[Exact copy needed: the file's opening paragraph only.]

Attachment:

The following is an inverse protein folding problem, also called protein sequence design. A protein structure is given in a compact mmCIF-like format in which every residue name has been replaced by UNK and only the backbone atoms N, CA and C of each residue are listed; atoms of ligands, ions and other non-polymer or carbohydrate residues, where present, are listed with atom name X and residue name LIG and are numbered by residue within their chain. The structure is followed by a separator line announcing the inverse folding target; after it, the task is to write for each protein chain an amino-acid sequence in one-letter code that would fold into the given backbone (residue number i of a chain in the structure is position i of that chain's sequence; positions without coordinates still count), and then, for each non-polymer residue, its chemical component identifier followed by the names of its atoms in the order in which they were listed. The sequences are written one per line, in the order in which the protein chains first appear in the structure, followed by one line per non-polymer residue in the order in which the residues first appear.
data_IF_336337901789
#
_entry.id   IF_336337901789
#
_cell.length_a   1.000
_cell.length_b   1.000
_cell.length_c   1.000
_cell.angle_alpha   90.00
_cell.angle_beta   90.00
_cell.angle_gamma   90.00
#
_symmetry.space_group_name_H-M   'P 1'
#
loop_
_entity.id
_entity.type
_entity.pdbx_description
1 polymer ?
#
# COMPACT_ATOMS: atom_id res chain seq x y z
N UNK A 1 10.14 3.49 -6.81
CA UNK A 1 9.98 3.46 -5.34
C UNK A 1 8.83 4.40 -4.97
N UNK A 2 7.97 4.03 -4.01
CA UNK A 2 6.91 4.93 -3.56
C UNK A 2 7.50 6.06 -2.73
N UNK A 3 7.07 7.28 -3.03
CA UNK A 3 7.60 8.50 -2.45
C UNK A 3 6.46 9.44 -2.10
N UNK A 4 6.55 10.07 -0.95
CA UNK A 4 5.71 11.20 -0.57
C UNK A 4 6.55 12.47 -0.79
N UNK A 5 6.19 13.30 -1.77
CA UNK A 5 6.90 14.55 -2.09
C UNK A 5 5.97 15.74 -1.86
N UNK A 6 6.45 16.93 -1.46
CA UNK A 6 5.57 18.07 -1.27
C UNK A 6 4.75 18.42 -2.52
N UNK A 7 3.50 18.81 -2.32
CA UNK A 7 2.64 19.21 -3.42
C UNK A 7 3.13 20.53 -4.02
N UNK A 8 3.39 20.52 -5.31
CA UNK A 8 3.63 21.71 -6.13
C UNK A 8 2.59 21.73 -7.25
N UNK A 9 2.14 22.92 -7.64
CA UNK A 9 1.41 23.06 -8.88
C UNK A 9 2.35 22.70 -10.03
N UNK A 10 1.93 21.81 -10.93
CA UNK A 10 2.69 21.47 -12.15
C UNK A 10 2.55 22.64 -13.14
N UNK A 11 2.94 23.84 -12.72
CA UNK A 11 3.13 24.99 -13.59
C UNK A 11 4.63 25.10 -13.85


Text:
The following is an inverse protein folding problem, also called protein sequence design. A protein structure is given in a compact mmCIF-like format in which every residue name has been replaced by UNK and only the backbone atoms N, CA and C of each residue are listed; atoms of ligands, ions and other non-polymer or carbohydrate residues, where present, are listed with atom name X and residue name LIG and are numbered by residue within their chain. The structure is followed by a separator line announcing the inverse folding target; after it, the task is to write for each protein chain an amino-acid sequence in one-letter code that would fold into the given backbone (residue number i of a chain in the structure is position i of that chain's sequence; positions without coordinates still count), and then, for each non-polymer residue, its chemical component identifier followed by the names of its atoms in the order in which they were listed. The sequences are written one per line, in the order in which the protein chains first appear in the structure, followed by one line per non-polymer residue in the order in which the residues first appear.